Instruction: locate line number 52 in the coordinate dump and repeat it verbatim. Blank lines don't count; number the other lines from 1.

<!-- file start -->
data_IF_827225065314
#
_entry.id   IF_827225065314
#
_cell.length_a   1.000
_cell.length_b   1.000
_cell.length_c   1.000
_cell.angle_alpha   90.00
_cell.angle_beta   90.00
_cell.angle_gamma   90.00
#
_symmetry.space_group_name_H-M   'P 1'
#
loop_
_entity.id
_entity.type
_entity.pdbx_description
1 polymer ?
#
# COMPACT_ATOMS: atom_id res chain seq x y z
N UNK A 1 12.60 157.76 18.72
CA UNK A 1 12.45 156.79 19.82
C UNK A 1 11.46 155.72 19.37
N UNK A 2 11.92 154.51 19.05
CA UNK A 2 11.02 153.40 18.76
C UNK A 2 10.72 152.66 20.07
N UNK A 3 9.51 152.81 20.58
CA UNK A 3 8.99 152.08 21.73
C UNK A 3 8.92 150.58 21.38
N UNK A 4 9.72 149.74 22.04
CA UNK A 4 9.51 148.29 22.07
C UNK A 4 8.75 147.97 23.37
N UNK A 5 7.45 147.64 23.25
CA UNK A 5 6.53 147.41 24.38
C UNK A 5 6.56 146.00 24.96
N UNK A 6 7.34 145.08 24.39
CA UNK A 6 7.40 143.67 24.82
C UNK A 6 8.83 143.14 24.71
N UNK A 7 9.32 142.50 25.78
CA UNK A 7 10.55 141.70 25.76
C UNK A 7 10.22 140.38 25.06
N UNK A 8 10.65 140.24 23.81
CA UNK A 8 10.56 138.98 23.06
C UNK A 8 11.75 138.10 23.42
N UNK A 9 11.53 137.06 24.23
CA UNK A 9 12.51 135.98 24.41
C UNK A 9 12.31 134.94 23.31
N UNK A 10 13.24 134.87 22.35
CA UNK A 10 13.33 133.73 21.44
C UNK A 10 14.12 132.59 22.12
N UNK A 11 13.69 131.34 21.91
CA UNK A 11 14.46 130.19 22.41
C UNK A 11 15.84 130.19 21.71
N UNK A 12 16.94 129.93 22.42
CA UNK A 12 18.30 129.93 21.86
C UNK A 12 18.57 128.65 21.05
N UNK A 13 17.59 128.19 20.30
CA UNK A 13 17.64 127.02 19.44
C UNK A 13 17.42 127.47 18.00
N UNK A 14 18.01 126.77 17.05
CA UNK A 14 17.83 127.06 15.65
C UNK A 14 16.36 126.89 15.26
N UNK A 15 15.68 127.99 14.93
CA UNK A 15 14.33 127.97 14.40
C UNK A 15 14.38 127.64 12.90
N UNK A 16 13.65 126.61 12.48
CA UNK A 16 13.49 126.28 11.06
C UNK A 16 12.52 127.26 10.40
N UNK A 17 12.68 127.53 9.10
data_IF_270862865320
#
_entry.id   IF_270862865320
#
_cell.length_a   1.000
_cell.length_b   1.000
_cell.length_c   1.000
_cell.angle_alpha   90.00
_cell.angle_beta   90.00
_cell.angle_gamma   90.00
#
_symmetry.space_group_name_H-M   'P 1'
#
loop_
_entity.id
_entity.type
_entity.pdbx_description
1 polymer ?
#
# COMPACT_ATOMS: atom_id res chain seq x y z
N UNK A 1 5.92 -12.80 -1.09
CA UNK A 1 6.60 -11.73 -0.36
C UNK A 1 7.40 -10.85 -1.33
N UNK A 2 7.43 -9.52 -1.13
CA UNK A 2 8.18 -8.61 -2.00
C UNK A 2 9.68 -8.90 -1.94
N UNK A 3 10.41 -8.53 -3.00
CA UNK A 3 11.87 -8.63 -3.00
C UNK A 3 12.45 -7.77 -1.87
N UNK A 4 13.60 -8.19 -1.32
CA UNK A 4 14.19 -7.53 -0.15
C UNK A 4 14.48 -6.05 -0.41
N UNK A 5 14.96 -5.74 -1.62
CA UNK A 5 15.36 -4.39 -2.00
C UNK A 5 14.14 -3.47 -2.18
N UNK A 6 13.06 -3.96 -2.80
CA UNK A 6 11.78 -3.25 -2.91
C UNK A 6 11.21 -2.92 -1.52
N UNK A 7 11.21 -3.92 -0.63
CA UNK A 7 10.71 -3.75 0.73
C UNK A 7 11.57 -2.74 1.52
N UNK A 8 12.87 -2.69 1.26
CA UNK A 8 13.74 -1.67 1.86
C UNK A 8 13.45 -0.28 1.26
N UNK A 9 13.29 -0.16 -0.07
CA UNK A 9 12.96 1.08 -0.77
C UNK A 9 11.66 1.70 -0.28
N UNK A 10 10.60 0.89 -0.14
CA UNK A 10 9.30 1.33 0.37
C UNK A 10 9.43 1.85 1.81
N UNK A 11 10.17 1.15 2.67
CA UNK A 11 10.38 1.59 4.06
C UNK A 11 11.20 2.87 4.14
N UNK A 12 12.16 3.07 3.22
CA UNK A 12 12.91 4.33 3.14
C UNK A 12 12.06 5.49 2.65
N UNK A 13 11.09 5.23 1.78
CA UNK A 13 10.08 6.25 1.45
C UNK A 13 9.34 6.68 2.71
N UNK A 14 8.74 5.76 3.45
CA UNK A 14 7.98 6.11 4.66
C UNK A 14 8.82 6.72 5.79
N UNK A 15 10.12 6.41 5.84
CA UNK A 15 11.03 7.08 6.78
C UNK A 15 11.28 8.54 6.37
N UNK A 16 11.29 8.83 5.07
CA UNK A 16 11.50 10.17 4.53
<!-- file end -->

CA UNK A 11 14.46 130.19 22.41